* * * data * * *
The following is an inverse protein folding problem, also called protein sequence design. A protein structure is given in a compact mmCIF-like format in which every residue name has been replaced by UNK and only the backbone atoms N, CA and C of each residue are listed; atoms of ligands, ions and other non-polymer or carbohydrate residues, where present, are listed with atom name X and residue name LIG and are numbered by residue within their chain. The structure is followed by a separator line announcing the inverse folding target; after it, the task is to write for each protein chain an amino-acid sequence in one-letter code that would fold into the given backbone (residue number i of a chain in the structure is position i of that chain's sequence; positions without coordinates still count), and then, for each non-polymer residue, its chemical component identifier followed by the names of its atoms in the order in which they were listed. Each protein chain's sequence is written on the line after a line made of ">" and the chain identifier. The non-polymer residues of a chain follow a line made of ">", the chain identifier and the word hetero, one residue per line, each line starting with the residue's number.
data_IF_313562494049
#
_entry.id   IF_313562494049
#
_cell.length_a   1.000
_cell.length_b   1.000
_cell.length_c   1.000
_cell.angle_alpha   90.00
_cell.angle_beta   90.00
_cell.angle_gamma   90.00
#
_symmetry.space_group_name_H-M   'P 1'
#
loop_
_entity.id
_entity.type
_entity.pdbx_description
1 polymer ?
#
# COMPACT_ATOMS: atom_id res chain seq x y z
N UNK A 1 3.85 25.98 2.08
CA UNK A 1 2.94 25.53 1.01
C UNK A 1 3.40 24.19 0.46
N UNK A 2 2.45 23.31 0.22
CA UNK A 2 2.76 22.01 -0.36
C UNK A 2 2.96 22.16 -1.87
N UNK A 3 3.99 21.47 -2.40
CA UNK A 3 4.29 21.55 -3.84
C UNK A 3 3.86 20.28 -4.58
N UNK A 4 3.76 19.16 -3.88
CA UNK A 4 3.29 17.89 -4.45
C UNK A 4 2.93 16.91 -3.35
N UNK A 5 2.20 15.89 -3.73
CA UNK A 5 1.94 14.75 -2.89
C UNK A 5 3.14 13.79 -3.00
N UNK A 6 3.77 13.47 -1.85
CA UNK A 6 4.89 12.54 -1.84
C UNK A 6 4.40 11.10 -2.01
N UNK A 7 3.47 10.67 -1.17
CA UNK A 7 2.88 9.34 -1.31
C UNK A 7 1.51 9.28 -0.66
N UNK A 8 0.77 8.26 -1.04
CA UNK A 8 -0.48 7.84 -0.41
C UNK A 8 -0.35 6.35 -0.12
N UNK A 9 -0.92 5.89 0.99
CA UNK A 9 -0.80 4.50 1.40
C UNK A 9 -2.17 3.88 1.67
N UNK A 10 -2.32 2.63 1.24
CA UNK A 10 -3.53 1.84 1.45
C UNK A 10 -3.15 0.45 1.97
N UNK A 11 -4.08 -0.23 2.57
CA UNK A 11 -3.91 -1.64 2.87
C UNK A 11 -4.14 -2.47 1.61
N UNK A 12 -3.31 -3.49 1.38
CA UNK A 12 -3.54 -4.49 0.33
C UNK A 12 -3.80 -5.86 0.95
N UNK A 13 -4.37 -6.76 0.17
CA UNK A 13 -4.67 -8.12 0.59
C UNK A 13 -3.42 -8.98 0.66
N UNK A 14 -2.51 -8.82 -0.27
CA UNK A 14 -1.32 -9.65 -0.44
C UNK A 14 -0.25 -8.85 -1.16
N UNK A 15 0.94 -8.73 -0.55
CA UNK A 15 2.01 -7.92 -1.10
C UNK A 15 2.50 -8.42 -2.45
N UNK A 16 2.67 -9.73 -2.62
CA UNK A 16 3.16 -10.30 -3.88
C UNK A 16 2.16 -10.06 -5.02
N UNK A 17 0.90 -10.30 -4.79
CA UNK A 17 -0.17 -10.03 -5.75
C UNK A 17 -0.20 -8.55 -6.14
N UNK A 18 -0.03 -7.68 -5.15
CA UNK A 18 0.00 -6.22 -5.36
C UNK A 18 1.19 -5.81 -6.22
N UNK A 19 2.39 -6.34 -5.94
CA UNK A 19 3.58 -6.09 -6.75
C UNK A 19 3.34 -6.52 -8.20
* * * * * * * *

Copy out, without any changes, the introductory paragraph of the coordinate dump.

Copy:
The following is an inverse protein folding problem, also called protein sequence design. A protein structure is given in a compact mmCIF-like format in which every residue name has been replaced by UNK and only the backbone atoms N, CA and C of each residue are listed; atoms of ligands, ions and other non-polymer or carbohydrate residues, where present, are listed with atom name X and residue name LIG and are numbered by residue within their chain. The structure is followed by a separator line announcing the inverse folding target; after it, the task is to write for each protein chain an amino-acid sequence in one-letter code that would fold into the given backbone (residue number i of a chain in the structure is position i of that chain's sequence; positions without coordinates still count), and then, for each non-polymer residue, its chemical component identifier followed by the names of its atoms in the order in which they were listed. Each protein chain's sequence is written on the line after a line made of ">" and the chain identifier. The non-polymer residues of a chain follow a line made of ">", the chain identifier and the word hetero, one residue per line, each line starting with the residue's number.